Wednesday, February 7, 2007



i had the joy (along with 50,000 others) of watching the Australian cricket team play the other night.  they were playing New Zealand at the Melbourne Cricket Ground - a holy site for many Australian sports lovers.  i had such a great time at the game and i cherished every moment as cricket is one of the treasures i miss since living in the US. 


for all you sceptics out there (and you know who you are) here is famous travel writer Bill Bryson's outsiders take on the great game...

“After years of patient study (and with cricket there can be no other kind) I have decided that there is nothing wrong with the game that the introduction of golf carts wouldn’t fix in a hurry. It is not true that the English invented cricket as a way of making all other human endeavors look interesting and lively; that was merely an unintended side effect. I don’t wish to denigrate a sport that is enjoyed by millions, some of them awake and facing the right way, but it is an odd game. It is the only sport that incorporates meal breaks. It is the only sport that shares its name with an insect. It is the only sport in which spectators burn as many calories as players (more if they are moderately restless). It is the only competitive activity of any type, other than perhaps baking, in which you can dress in white from head to toe and be as clean at the end of the day as you were at the beginning.

Imagine a form of baseball in which the pitcher, after each delivery, collects the ball from the catcher and walks slowly with it out to centre field; and that there, after a minute’s pause to collect himself, he turns and runs full tilt towards the pitcher’s mound before hurling the ball at the ankles of a man who stands before him wearing a riding hat, heavy gloves of the sort used to handle radioactive isotopes, and a mattress strapped to each leg. Imagine moreover that if this batsman fails to hit the ball in a way that heartens him sufficiently to try to waddle sixty feet with mattresses strapped to his legs he is under no formal compulsion to run; he may stand there all day, and, as a rule, does. If by some miracle he is coaxed into making a misstroke that leads to his being put out, all the fielders throw up their arms in triumph and have a hug. Then tea is called and everyone retires happily to a distant pavilion to fortify for the next siege. Now imagine all this going on for so long that by the time the match concludes autumn has crept in and all your library books are overdue. There you have cricket.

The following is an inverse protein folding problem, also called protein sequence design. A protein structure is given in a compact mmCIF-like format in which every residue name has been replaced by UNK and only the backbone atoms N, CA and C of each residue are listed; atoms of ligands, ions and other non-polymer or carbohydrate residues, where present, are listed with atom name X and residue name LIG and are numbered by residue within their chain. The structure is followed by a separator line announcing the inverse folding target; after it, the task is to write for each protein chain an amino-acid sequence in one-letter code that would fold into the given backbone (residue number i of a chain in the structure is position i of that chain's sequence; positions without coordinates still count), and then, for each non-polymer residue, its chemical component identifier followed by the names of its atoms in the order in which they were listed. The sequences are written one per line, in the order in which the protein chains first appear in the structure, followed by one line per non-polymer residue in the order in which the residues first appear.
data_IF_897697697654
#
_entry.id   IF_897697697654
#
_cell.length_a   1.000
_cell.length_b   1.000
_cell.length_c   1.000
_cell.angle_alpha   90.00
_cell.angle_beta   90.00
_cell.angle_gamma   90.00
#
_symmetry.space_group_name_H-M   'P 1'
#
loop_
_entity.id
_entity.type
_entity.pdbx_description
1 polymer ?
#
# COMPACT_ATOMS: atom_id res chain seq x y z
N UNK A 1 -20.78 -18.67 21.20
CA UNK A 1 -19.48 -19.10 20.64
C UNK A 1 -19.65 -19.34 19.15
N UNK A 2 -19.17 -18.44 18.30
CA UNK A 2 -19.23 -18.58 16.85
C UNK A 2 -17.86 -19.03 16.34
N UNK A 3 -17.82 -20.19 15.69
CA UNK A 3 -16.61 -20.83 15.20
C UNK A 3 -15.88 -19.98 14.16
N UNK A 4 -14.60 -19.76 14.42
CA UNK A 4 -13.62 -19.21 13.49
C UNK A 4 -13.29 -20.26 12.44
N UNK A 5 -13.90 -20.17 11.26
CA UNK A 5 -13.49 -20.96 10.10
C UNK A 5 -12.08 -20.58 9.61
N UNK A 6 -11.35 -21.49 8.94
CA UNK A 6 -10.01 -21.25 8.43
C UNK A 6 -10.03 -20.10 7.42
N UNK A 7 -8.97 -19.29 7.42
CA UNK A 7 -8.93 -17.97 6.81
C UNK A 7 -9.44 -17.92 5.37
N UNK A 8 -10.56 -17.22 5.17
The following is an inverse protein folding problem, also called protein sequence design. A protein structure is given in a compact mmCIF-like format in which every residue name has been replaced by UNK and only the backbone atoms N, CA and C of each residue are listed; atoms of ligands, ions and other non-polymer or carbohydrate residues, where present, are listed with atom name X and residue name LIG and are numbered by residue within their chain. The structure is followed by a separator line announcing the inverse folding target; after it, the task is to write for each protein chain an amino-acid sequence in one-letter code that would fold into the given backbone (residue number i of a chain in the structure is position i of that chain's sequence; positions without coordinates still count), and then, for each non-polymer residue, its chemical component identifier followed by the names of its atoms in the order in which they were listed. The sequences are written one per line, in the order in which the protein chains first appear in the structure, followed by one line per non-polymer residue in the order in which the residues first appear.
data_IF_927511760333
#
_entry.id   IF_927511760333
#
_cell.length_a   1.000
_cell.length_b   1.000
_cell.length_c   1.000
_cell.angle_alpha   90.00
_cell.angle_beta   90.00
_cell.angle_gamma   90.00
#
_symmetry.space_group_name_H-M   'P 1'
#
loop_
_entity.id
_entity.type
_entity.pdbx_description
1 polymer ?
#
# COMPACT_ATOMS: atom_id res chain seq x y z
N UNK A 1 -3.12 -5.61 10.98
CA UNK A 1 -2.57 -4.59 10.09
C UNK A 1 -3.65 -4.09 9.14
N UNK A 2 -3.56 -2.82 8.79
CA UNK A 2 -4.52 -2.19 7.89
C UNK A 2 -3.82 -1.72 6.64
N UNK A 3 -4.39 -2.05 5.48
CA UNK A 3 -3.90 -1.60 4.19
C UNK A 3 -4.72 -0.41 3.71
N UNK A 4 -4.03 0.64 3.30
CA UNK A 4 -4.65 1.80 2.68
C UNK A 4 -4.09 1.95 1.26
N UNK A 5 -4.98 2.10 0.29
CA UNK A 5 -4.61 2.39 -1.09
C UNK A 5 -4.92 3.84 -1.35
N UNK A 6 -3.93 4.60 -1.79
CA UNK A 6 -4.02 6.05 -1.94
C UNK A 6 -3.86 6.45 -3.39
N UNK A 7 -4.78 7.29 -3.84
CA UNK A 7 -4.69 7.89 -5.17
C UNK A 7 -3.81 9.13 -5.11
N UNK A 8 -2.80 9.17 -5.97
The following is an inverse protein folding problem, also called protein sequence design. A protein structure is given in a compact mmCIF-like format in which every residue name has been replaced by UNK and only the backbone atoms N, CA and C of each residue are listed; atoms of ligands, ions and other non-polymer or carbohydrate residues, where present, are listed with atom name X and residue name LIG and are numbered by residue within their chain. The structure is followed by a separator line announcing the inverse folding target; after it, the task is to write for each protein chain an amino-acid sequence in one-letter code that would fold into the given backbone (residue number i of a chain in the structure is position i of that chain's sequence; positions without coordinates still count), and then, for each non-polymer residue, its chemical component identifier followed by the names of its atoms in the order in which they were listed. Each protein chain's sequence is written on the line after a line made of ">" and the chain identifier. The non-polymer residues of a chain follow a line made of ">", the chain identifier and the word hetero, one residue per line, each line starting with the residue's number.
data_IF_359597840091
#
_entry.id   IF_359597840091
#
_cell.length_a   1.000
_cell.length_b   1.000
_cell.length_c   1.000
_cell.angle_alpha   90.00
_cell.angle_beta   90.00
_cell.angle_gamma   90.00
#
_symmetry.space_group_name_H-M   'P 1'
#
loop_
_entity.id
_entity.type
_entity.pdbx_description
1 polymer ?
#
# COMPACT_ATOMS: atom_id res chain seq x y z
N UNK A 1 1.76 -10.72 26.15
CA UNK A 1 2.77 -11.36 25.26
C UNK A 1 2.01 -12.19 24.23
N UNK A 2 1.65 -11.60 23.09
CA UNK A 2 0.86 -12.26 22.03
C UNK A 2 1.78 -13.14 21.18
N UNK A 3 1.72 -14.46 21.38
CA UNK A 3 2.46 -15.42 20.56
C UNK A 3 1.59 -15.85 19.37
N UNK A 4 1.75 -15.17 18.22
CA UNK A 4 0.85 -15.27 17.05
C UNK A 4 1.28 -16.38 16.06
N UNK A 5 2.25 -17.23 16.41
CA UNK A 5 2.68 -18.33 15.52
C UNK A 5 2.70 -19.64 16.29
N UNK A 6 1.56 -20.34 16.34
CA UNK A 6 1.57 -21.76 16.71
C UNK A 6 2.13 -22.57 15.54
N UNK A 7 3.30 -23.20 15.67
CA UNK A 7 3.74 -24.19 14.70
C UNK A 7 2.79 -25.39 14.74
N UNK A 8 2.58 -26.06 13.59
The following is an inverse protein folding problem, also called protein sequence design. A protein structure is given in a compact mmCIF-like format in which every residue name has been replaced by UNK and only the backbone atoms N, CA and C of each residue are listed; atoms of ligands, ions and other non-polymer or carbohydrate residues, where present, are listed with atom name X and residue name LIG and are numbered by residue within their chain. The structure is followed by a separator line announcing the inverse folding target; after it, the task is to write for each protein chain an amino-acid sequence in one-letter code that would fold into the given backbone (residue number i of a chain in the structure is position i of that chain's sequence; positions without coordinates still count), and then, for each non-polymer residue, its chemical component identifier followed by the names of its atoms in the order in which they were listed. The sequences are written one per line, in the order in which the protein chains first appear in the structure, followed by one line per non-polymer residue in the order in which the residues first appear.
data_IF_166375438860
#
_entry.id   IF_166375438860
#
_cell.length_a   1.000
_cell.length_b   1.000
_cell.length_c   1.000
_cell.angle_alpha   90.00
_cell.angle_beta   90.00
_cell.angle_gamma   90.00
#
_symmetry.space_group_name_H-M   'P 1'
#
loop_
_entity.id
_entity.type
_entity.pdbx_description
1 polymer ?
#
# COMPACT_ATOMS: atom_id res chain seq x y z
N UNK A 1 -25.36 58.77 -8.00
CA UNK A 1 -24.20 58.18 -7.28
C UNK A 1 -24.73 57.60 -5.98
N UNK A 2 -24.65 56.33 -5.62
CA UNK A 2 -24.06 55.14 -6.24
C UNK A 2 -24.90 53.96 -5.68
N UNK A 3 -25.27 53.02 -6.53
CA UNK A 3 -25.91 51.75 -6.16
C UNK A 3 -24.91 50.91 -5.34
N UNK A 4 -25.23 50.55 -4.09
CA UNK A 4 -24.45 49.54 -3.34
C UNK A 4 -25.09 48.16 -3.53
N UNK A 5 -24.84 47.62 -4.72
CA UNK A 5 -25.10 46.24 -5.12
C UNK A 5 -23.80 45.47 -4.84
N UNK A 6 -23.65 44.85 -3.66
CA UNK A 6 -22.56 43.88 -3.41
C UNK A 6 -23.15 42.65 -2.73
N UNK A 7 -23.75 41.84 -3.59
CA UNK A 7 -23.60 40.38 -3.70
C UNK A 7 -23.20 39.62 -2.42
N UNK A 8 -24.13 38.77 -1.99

Maria Kenney said...

I don't suppose that his being the chancellor of my PhD institution means I can claim any role in his being the funniest damn writer in years...? No, probably not.

james said...

Are those people in the top picture wearing Urban Sombreros?

geoff and sherry said...

yes indeed....they are sombreros. thousands of people wore the big hat at the game in an anti-authoritarian gesture because the 'mexican wave' had been banned. apparently too many 'yobbos' (rednecks) had been throwing things in the air (food, water, beer, etc.) as the wave went around in previous games. so anyway, it had been banned but such a 'law' was a red rag to a bull and the crowd took the banning as a signal to do it more. the authorities had tried to arrest "anyone starting the mexican wave" but the yobbo is too clever for that. people started the wave by standing on the their seats and waving to people in the next row of seats, and eventually this ritual evolved into the traditional throwing-arms-in-the-air-mexican-wave. mass civil disobedience ensued and you can read the fall-out here:

WITWATW said...

If only we could harness the strength of the yobbos for the good of mankind! Not that i don't just love a good mexcan wave. What where they thinking to ban it????? Probaably just needed the media attention. the cricket has been a bit of a bore of late. Those aussies need a good shalaking.

Dick said...

I don't know if this is the same Bill Bryson/author who wrote "A Walk in the Woods, Rediscovering the Appalachian Trail", but if so, I would put little credibity in his comments on cricket. His AT book was very funny, but with many inaccuracies and hardly descriptive of the AT experience that I had in my hikes.